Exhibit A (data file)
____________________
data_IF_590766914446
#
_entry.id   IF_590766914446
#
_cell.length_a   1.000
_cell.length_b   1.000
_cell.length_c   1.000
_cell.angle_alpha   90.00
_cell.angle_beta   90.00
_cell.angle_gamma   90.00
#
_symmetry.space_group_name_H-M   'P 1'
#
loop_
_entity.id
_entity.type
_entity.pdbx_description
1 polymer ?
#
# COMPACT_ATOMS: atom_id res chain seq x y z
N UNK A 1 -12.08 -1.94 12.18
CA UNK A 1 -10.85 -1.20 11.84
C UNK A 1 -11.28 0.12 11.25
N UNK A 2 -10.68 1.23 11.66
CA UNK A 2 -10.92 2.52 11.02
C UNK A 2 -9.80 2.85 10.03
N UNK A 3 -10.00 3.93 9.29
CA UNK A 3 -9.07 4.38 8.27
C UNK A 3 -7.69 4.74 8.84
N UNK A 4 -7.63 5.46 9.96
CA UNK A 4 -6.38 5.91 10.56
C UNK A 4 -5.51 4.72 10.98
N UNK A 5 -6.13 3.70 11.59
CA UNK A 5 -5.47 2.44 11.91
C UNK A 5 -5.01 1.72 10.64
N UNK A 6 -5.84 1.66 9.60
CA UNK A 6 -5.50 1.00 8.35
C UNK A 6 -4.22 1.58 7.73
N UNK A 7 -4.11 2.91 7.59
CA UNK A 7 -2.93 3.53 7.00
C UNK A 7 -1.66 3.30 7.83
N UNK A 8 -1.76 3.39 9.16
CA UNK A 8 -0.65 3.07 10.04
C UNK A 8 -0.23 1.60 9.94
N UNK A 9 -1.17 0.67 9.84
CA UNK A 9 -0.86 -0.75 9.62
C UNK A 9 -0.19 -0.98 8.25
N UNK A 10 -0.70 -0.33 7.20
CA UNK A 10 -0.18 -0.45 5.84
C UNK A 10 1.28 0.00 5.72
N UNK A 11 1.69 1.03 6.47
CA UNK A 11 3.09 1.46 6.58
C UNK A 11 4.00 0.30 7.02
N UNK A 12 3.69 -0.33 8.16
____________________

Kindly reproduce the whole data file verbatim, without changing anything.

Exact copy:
data_IF_590766914446
#
_entry.id   IF_590766914446
#
_cell.length_a   1.000
_cell.length_b   1.000
_cell.length_c   1.000
_cell.angle_alpha   90.00
_cell.angle_beta   90.00
_cell.angle_gamma   90.00
#
_symmetry.space_group_name_H-M   'P 1'
#
loop_
_entity.id
_entity.type
_entity.pdbx_description
1 polymer ?
#
# COMPACT_ATOMS: atom_id res chain seq x y z
N UNK A 1 -12.08 -1.94 12.18
CA UNK A 1 -10.85 -1.20 11.84
C UNK A 1 -11.28 0.12 11.25
N UNK A 2 -10.68 1.23 11.66
CA UNK A 2 -10.92 2.52 11.02
C UNK A 2 -9.80 2.85 10.03
N UNK A 3 -10.00 3.93 9.29
CA UNK A 3 -9.07 4.38 8.27
C UNK A 3 -7.69 4.74 8.84
N UNK A 4 -7.63 5.46 9.96
CA UNK A 4 -6.38 5.91 10.56
C UNK A 4 -5.51 4.72 10.98
N UNK A 5 -6.13 3.70 11.59
CA UNK A 5 -5.47 2.44 11.91
C UNK A 5 -5.01 1.72 10.64
N UNK A 6 -5.84 1.66 9.60
CA UNK A 6 -5.50 1.00 8.35
C UNK A 6 -4.22 1.58 7.73
N UNK A 7 -4.11 2.91 7.59
CA UNK A 7 -2.93 3.53 7.00
C UNK A 7 -1.66 3.30 7.83
N UNK A 8 -1.76 3.39 9.16
CA UNK A 8 -0.65 3.07 10.04
C UNK A 8 -0.23 1.60 9.94
N UNK A 9 -1.17 0.67 9.84
CA UNK A 9 -0.86 -0.75 9.62
C UNK A 9 -0.19 -0.98 8.25
N UNK A 10 -0.70 -0.33 7.20
CA UNK A 10 -0.18 -0.45 5.84
C UNK A 10 1.28 0.00 5.72
N UNK A 11 1.69 1.03 6.47
CA UNK A 11 3.09 1.46 6.58
C UNK A 11 4.00 0.30 7.02
N UNK A 12 3.69 -0.33 8.16